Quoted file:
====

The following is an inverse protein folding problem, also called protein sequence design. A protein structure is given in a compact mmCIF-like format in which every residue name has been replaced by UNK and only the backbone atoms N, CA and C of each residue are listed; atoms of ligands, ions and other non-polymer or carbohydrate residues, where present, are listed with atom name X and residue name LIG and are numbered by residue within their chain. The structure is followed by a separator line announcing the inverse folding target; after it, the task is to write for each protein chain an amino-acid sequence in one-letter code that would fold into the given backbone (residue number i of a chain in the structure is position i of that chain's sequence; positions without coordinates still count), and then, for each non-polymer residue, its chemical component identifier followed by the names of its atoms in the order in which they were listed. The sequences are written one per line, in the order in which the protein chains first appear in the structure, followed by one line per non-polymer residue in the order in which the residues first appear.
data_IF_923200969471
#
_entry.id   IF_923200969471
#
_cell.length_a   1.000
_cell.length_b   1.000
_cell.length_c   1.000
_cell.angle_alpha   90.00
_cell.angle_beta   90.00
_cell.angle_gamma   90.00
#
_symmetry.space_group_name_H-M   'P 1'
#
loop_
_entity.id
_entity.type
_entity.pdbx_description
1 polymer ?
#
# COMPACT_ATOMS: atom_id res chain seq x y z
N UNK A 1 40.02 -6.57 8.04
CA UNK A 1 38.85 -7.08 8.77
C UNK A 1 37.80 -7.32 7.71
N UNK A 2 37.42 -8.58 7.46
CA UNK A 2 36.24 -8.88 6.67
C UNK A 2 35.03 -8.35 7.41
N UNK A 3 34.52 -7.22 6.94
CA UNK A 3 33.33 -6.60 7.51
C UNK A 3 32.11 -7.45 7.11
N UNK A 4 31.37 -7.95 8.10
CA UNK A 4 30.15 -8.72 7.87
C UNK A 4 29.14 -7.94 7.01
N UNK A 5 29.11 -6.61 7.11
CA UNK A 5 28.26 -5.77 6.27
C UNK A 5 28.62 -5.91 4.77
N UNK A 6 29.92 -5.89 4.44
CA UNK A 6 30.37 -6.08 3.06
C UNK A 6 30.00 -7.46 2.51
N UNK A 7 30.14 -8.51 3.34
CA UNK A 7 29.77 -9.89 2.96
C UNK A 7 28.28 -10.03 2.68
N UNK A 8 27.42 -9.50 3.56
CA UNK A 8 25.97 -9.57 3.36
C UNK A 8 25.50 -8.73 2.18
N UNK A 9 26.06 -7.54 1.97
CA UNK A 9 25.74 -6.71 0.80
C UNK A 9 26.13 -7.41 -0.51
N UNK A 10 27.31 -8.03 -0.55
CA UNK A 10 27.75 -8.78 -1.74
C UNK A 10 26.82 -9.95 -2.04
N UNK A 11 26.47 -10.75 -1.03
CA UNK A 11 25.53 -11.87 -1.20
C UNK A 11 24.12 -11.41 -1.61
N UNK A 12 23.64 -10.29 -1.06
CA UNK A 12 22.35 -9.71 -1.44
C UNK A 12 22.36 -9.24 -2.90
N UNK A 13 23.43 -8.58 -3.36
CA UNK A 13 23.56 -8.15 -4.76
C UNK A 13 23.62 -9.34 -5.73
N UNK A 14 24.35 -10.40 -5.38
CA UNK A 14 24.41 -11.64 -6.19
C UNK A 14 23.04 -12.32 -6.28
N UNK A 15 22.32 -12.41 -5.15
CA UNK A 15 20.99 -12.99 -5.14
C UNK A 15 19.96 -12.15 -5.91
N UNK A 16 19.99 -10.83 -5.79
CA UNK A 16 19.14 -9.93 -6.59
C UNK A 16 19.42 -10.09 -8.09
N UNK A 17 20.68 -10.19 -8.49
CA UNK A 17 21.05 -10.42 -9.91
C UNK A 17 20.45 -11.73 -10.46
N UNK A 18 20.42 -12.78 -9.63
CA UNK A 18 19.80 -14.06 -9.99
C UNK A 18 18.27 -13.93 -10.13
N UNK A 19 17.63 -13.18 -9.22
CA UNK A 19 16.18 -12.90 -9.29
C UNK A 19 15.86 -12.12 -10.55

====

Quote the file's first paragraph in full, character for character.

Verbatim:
The following is an inverse protein folding problem, also called protein sequence design. A protein structure is given in a compact mmCIF-like format in which every residue name has been replaced by UNK and only the backbone atoms N, CA and C of each residue are listed; atoms of ligands, ions and other non-polymer or carbohydrate residues, where present, are listed with atom name X and residue name LIG and are numbered by residue within their chain. The structure is followed by a separator line announcing the inverse folding target; after it, the task is to write for each protein chain an amino-acid sequence in one-letter code that would fold into the given backbone (residue number i of a chain in the structure is position i of that chain's sequence; positions without coordinates still count), and then, for each non-polymer residue, its chemical component identifier followed by the names of its atoms in the order in which they were listed. The sequences are written one per line, in the order in which the protein chains first appear in the structure, followed by one line per non-polymer residue in the order in which the residues first appear.